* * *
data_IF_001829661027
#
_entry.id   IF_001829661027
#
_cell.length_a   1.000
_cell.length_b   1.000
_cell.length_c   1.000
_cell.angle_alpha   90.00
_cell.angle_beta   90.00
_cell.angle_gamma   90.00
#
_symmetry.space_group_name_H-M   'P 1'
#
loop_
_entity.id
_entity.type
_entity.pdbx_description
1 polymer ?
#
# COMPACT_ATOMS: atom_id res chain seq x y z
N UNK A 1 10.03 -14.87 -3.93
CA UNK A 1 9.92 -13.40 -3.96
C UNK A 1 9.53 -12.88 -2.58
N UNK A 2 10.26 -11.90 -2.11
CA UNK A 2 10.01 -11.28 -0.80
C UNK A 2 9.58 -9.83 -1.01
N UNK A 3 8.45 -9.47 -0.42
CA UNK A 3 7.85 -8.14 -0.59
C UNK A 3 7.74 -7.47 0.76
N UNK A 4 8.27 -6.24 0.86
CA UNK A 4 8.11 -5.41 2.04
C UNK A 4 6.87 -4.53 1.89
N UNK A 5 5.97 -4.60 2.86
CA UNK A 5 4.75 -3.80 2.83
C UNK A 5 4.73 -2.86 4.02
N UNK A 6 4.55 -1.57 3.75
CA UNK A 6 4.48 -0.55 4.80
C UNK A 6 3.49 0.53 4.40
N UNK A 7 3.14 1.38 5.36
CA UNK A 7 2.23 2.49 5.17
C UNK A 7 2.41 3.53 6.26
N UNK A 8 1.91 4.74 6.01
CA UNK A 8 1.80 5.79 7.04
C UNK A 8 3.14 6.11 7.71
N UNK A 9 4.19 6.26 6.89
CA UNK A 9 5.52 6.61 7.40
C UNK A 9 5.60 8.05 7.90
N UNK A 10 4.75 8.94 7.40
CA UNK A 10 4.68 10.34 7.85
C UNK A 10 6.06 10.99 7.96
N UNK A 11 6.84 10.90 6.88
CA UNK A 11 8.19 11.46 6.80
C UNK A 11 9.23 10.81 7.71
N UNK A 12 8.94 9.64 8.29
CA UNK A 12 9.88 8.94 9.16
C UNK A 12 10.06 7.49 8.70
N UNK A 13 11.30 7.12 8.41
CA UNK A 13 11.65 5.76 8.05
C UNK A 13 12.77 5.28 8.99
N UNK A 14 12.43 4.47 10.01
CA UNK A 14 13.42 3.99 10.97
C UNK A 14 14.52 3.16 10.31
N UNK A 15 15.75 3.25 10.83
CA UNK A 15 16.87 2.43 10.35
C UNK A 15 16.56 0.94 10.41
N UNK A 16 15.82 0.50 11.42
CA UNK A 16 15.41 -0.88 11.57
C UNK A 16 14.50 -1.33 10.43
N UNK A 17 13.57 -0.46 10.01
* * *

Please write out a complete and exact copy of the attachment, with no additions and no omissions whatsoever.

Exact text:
data_IF_001829661027
#
_entry.id   IF_001829661027
#
_cell.length_a   1.000
_cell.length_b   1.000
_cell.length_c   1.000
_cell.angle_alpha   90.00
_cell.angle_beta   90.00
_cell.angle_gamma   90.00
#
_symmetry.space_group_name_H-M   'P 1'
#
loop_
_entity.id
_entity.type
_entity.pdbx_description
1 polymer ?
#
# COMPACT_ATOMS: atom_id res chain seq x y z
N UNK A 1 10.03 -14.87 -3.93
CA UNK A 1 9.92 -13.40 -3.96
C UNK A 1 9.53 -12.88 -2.58
N UNK A 2 10.26 -11.90 -2.11
CA UNK A 2 10.01 -11.28 -0.80
C UNK A 2 9.58 -9.83 -1.01
N UNK A 3 8.45 -9.47 -0.42
CA UNK A 3 7.85 -8.14 -0.59
C UNK A 3 7.74 -7.47 0.76
N UNK A 4 8.27 -6.24 0.86
CA UNK A 4 8.11 -5.41 2.04
C UNK A 4 6.87 -4.53 1.89
N UNK A 5 5.97 -4.60 2.86
CA UNK A 5 4.75 -3.80 2.83
C UNK A 5 4.73 -2.86 4.02
N UNK A 6 4.55 -1.57 3.75
CA UNK A 6 4.48 -0.55 4.80
C UNK A 6 3.49 0.53 4.40
N UNK A 7 3.14 1.38 5.36
CA UNK A 7 2.23 2.49 5.17
C UNK A 7 2.41 3.53 6.26
N UNK A 8 1.91 4.74 6.01
CA UNK A 8 1.80 5.79 7.04
C UNK A 8 3.14 6.11 7.71
N UNK A 9 4.19 6.26 6.89
CA UNK A 9 5.52 6.61 7.40
C UNK A 9 5.60 8.05 7.90
N UNK A 10 4.75 8.94 7.40
CA UNK A 10 4.68 10.34 7.85
C UNK A 10 6.06 10.99 7.96
N UNK A 11 6.84 10.90 6.88
CA UNK A 11 8.19 11.46 6.80
C UNK A 11 9.23 10.81 7.71
N UNK A 12 8.94 9.64 8.29
CA UNK A 12 9.88 8.94 9.16
C UNK A 12 10.06 7.49 8.70
N UNK A 13 11.30 7.12 8.41
CA UNK A 13 11.65 5.76 8.05
C UNK A 13 12.77 5.28 8.99
N UNK A 14 12.43 4.47 10.01
CA UNK A 14 13.42 3.99 10.97
C UNK A 14 14.52 3.16 10.31
N UNK A 15 15.75 3.25 10.83
CA UNK A 15 16.87 2.43 10.35
C UNK A 15 16.56 0.94 10.41
N UNK A 16 15.82 0.50 11.42
CA UNK A 16 15.41 -0.88 11.57
C UNK A 16 14.50 -1.33 10.43
N UNK A 17 13.57 -0.46 10.01